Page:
Performance and Conclusion
Running the synthetic CrystalDiskMark tests bears out WD's claims on sequential transfers. 3,071MB/s read and 2,684MB/s write is, on the face of it, rather speedy.
However, real-world use doesn't correlate well with those snapshot results. Moving a 400GB folder containing 37 files over from the host computer's Corsair MP600 PCIe 4.0 x4 drive over to the D50 Dock produces interesting results. The transfers initially peak at 1.2GB/s for around 30 seconds and then fall to a steady state 400MB/s for the remaining time, which is consistent over multiple runs and reboots. At this pace it would take around 40 minutes to fill the drive. It's most likely a case of the SN730 drive getting saturated very quickly, rather than thermally-induced throttling that occurs at 85°C. Performance doesn't alter when Game Mode is toggled on, either.
Reading the same files from the D50 and writing them back to the MP600 increases transfer rates to an average 992MB/s, albeit with plenty of peaks and troughs. We know the connection bandwidth is solid as reading and writing to a SanDisk Extreme Portable SSD attached to the Dock's Type-C port results in smoother, consistent transfers.
Likewise, simple testing of the other capabilities confirms real-world 106MB/s transfers for the networking, meaning the unit acts like a well-tuned pass-through for both the Gigabit Ethernet and USB Type-C ports, but is it wrong to want 2.5GbE at this price point?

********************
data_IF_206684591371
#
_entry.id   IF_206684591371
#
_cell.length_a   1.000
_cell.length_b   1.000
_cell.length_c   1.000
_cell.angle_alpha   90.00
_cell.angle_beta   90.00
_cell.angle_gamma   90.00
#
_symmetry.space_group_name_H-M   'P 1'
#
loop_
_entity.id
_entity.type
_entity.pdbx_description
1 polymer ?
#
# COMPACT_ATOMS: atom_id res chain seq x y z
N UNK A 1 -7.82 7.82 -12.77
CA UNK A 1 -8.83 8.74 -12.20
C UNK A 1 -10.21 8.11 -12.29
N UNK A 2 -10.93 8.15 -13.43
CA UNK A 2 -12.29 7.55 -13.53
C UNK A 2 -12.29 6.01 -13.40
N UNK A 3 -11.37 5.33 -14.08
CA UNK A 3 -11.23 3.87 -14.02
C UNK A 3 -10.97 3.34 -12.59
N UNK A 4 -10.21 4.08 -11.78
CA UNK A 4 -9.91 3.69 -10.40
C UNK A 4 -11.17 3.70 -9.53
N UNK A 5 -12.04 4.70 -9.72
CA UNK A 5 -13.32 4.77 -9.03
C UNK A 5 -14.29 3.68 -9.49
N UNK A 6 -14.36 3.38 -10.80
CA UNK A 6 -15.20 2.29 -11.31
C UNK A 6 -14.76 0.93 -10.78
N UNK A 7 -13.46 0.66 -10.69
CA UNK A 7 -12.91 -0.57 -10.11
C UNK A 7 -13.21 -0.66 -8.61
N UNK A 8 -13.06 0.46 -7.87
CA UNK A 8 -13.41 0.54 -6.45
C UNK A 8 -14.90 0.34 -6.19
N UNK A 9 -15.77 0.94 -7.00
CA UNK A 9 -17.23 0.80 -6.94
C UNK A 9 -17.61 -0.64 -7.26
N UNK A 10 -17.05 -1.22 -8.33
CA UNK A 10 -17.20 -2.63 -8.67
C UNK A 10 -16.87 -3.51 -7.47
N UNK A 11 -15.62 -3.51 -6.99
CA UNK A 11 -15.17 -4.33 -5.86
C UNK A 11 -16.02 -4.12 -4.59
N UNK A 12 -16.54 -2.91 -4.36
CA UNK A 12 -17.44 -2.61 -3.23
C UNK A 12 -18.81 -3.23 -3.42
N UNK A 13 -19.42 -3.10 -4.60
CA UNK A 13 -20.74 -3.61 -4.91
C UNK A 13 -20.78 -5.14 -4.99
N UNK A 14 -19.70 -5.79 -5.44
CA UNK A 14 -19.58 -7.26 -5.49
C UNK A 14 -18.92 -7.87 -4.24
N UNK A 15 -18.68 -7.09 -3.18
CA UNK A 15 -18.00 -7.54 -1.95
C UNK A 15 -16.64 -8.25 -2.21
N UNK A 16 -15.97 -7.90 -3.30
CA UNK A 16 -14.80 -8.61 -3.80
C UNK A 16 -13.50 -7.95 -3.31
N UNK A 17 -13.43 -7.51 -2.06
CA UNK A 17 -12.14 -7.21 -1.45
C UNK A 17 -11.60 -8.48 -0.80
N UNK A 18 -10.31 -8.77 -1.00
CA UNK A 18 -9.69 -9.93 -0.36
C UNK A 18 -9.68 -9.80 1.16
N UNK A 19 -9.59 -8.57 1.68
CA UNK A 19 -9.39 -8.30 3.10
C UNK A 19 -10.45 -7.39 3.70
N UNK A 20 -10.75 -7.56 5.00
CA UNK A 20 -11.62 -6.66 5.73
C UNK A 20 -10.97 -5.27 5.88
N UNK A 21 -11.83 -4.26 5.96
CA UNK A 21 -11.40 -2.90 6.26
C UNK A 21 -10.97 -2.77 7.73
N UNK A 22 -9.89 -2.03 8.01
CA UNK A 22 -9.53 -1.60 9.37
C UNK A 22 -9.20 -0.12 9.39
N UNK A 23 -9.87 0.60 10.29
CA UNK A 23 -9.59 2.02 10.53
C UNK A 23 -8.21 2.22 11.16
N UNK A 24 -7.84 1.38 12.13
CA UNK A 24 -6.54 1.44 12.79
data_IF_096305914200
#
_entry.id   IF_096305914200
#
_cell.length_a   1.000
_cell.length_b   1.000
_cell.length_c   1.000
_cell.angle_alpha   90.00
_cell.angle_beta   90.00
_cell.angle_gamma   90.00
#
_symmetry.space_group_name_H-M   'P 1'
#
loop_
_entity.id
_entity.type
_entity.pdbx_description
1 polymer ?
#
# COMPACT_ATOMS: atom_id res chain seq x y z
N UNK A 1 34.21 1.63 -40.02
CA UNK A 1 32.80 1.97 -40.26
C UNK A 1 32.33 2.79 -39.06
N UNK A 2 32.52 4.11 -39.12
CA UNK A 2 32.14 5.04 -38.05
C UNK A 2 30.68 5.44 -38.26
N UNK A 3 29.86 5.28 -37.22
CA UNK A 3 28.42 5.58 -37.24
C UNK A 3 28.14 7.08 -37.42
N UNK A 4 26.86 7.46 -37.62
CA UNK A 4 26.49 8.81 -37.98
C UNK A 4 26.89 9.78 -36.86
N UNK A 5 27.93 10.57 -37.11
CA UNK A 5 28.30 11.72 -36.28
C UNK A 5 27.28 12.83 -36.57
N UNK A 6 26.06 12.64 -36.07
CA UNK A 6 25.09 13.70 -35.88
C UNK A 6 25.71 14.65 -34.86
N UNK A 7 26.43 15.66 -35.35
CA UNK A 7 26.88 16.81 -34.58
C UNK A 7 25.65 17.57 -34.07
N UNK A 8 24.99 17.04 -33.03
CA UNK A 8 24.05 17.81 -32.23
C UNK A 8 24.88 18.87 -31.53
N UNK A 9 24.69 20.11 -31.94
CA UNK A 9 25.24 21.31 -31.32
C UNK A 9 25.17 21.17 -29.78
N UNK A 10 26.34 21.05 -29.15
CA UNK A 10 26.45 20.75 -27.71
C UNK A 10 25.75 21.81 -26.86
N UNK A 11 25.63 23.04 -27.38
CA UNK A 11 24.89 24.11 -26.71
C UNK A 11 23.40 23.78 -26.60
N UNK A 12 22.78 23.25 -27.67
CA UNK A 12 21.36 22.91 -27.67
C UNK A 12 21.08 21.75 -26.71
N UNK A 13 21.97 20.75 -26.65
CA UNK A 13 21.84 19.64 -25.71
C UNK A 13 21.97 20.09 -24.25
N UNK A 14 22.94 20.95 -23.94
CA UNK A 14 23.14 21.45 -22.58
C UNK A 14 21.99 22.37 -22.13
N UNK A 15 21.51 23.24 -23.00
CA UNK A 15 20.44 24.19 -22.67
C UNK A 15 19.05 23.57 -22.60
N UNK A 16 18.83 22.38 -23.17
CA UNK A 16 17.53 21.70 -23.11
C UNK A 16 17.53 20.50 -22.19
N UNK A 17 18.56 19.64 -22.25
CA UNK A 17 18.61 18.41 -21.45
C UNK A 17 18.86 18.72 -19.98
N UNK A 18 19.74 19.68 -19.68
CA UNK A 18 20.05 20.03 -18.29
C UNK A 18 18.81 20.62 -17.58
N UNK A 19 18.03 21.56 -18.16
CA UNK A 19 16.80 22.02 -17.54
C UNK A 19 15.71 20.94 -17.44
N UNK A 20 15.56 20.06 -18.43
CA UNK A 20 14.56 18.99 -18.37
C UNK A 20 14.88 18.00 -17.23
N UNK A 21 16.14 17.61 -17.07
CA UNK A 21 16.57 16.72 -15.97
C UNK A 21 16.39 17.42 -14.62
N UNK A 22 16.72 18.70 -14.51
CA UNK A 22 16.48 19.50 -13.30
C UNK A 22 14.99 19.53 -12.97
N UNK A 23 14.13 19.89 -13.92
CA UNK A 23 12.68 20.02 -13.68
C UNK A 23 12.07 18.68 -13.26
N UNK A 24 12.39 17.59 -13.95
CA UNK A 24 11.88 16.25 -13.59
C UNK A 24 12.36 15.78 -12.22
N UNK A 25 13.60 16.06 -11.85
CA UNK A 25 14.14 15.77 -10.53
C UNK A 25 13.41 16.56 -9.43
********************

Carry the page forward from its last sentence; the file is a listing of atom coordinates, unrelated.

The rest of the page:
WD attempts to kill two birds with a single stone by pairing the qualities of a Thunderbolt dock with the speed and capacity emanating from fast SSD storage. The D50 Game Dock does well enough on the first count as the additional outputs make a lot of sense for users with limited ports on, say, a Thunderbolt-toting Ultrabook. Five USB ports, multiple display outputs, Gigabit Ethernet, and ability to charge many modern laptops are all good points for the £280 barebone unit.
Integrating either a 1TB or 2TB SN730 drive inflates the cost significantly but doesn't provide the real-world transfer speeds indicated in the specifications. Running rather toasty at 80°C and offering around 400MB/s long-term speed, it's arguably more prudent to purchase a dedicated dock and fast portable external storage serving the same purpose with greater flexibility.
Bottom line: the WD_Black D50 Game Dock is an alluring prospect on paper, but in-use speed limitations and a high price take the lustre off what could have been a brilliant product.
Novel solution for Ultrabooks
Decent build and appearance
Real-world speeds not fantastic
Feels expensive with an SSD
SSD runs hot
WD_Black D50 Game Dock 1TB
The reviewed WD_Black D50 Game Dock 1TB is available from WD.com.
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